Tag Archives: Spats Langham

THESE COZY VIRTUOSI: EMMA FISK, JACOB ULLBERGER, SPATS LANGHAM, HENRY LEMAIRE at the MIKE DURHAM CLASSIC JAZZ PARTY (November 4, 2016)

Violinist Emma Fisk — with a lovely dark tone, a romantic conception to match her fine technique — never disappoints and is always swinging.  Here she is with three of the best — Spats Langham on the right and Jacob Ullberger on the left, guitars, and Henry Lemaire, string bass — in a session celebrating Django, Stephane, and their work together both as the Quintette of the Hot Club of France and later.

This delight took place at the 2016 Mike Durham Classic Jazz Party, held in Whitley Bay, England: this set comes from November 4, 2016.We begin with an incomplete performance — my fault — but I thought the remainder was too good to ignore.

COQUETTE:

I’M CONFESSIN’:

BELLEVILLE:

IF YOU ONLY KNEW (HOW MUCH I LOVE YOU):

DARK EYES:

As you can hear, Emma is a superb violinist, one not restricted to this particular genre.  She and guitarist James Birkett have formed a duo devoted to the music of Eddie Lang and Joe Venuti, and the delightful evidence — audio and video — can be found here.  I’ve heard rustlings that a new CD by the duo is on the way as well.  Emma and friends — what friends! — will be back for the 2017 Party, held in late October: visit here for details, videos, and more.  I won’t be there, but that will leave more room for you and yours.

May your happiness increase!

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TWO GUITARS IN THE DARK (MARTIN WHEATLEY / SPATS LANGHAM at the MIKE DURHAM CLASSIC JAZZ PARTY, November 6, 2016)

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Guitarists Thomas “Spats” Langham and Martin Wheatley are two of the warmest people and finest creative musicians I’ve ever met.  In the accompanying photograph, they are appearing at the 2012 Whitley Bay Classic Jazz Party — the guitars they are playing are not the ones they brought later on; the video performances that follow come from the 2016 Mike Durham Classic Jazz Party.

Two guitars, trading solo and accompaniment, and Spats’ remarkable singing — especially on two ballads I’d never known.  Spats introduces each performance, so I will leave the commentary to him.  And unlike other guitar extravaganzas, this delightful interlude is about music rather than sparkling displays of virtuosity — although any guitarist will tell you that the simplest-appearing passage here is the result of experience, taste, and long years of practice and performance.  About Spats’ singing, I will only say that he is one of my favorites among the living and the departed: especially on ballads.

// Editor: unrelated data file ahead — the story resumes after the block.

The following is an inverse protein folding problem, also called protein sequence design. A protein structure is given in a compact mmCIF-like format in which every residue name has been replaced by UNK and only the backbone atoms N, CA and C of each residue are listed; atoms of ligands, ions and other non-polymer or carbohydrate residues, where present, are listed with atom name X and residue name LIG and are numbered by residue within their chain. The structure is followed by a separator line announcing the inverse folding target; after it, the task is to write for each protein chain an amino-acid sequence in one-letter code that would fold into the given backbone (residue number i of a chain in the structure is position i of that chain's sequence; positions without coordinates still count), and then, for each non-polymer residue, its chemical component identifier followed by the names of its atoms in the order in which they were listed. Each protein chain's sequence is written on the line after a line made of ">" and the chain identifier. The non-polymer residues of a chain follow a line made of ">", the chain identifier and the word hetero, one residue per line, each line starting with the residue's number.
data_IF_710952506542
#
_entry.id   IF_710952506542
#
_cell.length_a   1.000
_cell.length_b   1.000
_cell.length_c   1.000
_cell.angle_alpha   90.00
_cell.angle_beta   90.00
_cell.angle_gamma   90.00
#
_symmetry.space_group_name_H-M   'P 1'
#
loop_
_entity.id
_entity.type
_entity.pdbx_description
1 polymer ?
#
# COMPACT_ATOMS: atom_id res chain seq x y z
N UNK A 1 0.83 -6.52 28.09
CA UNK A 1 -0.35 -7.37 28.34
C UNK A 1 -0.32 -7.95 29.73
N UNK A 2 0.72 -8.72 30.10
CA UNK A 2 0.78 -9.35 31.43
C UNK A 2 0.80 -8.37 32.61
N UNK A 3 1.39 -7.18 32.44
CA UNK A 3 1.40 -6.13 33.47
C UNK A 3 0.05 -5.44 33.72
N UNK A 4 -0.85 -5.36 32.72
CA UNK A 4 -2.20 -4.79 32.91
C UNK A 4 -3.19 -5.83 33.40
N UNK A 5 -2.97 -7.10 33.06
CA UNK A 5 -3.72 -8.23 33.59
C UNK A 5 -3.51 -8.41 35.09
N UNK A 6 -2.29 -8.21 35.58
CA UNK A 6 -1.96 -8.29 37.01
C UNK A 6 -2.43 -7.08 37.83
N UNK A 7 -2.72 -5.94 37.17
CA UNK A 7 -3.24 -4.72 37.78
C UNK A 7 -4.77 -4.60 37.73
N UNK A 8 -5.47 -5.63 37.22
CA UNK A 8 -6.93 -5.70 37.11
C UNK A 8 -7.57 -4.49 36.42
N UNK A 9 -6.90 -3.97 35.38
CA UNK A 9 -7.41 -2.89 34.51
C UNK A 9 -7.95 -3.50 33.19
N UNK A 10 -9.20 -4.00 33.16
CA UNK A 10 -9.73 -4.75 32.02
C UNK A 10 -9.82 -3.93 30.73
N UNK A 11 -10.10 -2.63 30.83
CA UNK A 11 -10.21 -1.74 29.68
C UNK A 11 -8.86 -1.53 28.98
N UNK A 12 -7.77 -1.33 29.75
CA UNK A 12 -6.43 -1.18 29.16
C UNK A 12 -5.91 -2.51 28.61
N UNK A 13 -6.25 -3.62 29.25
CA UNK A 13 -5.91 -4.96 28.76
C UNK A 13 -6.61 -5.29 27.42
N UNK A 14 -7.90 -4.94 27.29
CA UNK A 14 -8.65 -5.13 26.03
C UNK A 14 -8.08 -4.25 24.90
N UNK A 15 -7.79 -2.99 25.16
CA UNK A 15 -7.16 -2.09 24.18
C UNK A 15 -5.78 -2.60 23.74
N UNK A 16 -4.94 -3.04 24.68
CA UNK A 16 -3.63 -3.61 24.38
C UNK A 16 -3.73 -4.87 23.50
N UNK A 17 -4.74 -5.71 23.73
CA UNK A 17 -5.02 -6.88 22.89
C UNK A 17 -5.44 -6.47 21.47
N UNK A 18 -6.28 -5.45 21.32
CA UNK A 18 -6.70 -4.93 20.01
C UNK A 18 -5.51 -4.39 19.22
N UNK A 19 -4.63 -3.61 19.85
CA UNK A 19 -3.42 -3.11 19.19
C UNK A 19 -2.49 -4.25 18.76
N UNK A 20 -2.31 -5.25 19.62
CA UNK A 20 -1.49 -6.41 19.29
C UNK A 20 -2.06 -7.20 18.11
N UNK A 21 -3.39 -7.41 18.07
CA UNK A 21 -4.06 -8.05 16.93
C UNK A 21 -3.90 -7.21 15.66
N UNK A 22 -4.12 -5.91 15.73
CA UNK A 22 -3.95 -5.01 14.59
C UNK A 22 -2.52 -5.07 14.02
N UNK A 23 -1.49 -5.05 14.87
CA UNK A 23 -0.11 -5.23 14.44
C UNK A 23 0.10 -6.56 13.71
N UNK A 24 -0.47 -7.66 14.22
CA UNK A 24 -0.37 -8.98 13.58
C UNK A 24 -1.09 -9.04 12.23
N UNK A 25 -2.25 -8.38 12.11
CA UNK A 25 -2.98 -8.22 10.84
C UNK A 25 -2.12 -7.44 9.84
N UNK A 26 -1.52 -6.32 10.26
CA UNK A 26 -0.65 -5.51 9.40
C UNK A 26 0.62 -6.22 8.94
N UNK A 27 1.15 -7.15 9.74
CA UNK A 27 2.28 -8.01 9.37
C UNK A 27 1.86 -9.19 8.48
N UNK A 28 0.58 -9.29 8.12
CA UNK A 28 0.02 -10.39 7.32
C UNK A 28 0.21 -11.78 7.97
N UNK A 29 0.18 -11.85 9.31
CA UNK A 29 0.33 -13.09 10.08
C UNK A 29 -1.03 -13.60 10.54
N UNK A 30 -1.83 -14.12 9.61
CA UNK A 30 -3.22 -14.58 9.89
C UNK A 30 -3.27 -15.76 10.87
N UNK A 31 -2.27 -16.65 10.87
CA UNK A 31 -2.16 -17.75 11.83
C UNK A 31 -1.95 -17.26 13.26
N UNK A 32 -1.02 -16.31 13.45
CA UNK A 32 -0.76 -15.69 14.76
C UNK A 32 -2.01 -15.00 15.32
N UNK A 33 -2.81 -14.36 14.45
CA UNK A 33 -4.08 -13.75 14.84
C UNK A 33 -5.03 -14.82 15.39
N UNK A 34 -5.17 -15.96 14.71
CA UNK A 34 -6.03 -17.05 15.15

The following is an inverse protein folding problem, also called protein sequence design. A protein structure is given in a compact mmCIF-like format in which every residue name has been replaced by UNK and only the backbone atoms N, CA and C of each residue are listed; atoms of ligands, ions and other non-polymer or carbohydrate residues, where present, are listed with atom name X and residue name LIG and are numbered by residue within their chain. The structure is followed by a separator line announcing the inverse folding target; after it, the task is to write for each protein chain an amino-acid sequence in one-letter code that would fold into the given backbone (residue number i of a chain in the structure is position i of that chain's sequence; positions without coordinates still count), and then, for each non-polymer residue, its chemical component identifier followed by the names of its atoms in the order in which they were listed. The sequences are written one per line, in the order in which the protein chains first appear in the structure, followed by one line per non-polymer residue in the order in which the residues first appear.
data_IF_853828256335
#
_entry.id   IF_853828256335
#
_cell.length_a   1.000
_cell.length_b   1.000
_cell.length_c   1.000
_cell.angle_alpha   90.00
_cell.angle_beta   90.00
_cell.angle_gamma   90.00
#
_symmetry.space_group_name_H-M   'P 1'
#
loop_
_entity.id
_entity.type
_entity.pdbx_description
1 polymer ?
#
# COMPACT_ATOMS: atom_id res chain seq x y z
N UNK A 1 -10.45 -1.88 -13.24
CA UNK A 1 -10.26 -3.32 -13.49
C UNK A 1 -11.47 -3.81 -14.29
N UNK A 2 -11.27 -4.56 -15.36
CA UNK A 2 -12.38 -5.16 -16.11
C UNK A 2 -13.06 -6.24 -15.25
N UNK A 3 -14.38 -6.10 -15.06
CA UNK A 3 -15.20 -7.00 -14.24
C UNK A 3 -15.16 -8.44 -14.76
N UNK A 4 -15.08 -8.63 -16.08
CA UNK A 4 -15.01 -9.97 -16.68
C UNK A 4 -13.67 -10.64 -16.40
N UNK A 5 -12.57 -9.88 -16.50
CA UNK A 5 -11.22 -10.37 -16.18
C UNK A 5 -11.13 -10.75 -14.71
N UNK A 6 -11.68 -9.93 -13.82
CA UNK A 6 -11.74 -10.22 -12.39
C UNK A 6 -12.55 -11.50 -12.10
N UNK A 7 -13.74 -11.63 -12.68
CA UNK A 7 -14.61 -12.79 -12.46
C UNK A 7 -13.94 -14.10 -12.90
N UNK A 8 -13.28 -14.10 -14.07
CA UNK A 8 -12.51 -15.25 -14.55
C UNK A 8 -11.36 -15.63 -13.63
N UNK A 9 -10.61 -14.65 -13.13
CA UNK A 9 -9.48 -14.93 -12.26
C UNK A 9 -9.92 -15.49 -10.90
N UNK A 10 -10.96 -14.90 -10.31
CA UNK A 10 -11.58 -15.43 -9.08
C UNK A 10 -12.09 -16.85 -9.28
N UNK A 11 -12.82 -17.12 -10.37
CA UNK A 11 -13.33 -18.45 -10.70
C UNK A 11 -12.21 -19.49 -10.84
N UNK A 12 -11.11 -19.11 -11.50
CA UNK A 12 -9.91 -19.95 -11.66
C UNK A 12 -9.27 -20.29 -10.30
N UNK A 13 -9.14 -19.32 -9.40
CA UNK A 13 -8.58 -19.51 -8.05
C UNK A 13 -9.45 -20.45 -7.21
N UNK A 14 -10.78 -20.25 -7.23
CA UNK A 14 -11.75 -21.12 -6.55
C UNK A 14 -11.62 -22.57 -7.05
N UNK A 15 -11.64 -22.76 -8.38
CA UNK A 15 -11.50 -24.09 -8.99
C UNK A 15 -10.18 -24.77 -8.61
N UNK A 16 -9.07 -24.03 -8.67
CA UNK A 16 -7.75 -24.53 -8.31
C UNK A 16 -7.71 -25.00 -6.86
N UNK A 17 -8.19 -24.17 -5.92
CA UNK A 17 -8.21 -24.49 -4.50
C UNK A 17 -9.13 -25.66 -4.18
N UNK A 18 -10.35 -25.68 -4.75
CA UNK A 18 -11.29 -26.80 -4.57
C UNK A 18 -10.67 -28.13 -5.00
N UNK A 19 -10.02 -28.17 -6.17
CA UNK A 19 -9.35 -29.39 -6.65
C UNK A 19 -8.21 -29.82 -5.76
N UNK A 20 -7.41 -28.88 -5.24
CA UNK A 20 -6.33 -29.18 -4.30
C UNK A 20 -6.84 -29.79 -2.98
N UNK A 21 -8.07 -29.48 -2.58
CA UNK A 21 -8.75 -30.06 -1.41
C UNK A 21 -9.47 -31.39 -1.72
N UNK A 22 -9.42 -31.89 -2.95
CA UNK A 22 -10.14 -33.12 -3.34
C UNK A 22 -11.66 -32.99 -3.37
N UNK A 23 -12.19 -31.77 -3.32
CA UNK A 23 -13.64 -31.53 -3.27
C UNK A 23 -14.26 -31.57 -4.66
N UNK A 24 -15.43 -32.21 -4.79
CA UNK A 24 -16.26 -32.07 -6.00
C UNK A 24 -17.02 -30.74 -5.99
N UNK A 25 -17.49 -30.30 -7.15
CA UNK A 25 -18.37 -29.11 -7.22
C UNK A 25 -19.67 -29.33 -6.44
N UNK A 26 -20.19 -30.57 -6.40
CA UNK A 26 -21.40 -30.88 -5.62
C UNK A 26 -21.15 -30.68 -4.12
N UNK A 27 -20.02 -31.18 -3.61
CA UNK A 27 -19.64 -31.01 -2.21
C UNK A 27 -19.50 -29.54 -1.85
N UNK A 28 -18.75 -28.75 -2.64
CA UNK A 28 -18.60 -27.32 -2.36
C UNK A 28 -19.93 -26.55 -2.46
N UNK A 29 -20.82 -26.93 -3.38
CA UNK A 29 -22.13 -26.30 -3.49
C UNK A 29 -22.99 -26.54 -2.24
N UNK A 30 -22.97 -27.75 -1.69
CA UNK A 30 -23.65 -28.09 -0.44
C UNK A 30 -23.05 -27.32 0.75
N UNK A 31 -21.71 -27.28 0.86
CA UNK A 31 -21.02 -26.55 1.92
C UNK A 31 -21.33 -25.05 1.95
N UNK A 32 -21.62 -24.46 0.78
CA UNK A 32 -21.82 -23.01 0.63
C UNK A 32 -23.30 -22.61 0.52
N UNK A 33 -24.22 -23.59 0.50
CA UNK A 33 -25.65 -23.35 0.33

Before you launch into this assortment of pleasures, know that the videos are less than superb: I was stationed in an unusual spot, holding my camera in mid-air, and one of the patrons had run over my foot with his electric scooter, twice, once forward and once in reverse (annoying but not crippling).  So those factors must be accounted for. But I think that these two artists are worth the inconvenience, and much more.

I think they’re wonderful:

and an absolutely gorgeous love song, new to me:

and a tribute to Irving Berlin, Carl Kress, and Dick McDonough:

and yet another lovely surprise, this wistful Ivor Novello composition:

and a Victor Young movie theme, with romping variations:

I have it on reasonably good authority that Martin and Spats are planning a duo CD.  I can’t wait.

May your happiness increase!

LANGHAM’S LIZARDS, MASTERS OF THE ART: SPATS LANGHAM, RICO TOMASSO, MATTHIAS SEUFFERT, JOEP LUMEIJ, NICK WARD (Nov. 19, 2016, Sassenheim)

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Thanks to the Classic Jazz Concert Club of Sassenheim, we can immerse ourselves in wonderful music created by Thomas “Spats” Langham and Friends. I do not think of Mister Langham as a Lizard, although if he chose the alliterative title, I will bow low respectfully. Rather, I think of Mister Langham (vocal, banjo, guitar, repartee) as a Master of the Art — that wonderful art of surprising and reassuring us simultaneously, making us remember that joy is possible and Things aren’t So Bad.  Here he is joined by string bassist Joep Lumeij (whom I know — through video and recordings), trumpeter  and vocalist Enrico Tomasso, clarinetist / saxophonist Matthias Seuffert, and percussionist Nick Ward — all of them legendary regal figures, and I do not exaggerate.  That we live in a time where such things are possible is uplifting.

TRAV’LIN’ ALL ALONE (with thoughts of Ethel Waters, McKinney’s Cotton Pickers, and Billie Holiday):

SMOOTH SAILING (thanks to Henry “Red” Allen):

THE GYPSY (Spats and his Masters in full Thirties ballad mode — think Bill Kenny and Al Bowlly — with all deference to Louis and Bird.  Pay special attention to the gorgeous Langham / Tomasso duet later in the performance):

SWANEE RIVER (which begins with a trumpet fanfare that I last heard in BACH GOES TO TOWN):

WAITING AT THE END OF THE ROAD (Mister Berlin, with echoes of Bing and the Whiteman Orchestra):

and finally, a bit of theatre — Spats’ divine reading of NIGHT OWL (beloved of Cliff Edwards) in the dark, with an explication of bass-drum heads:

I do not know if these performances happened in this order, so I hope I will be forgiven by archivists of all kinds.  However, I thank the CJCC for putting on this concert and offering us videos, with rather pleasing multi-camera work and fine sound as well.

May your happiness increase!

HAIL, ENRICO!

No disrespect to the other musicians, but my focus is on the name at top left: ENRICO TOMASSO: majestic, determined, hilarious, tender, indefatigable, joyous.

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And here’s The Man Himself, in two performances from the November 2016 Mike Durham Classic Jazz Party, one hot, the other sweet and hot.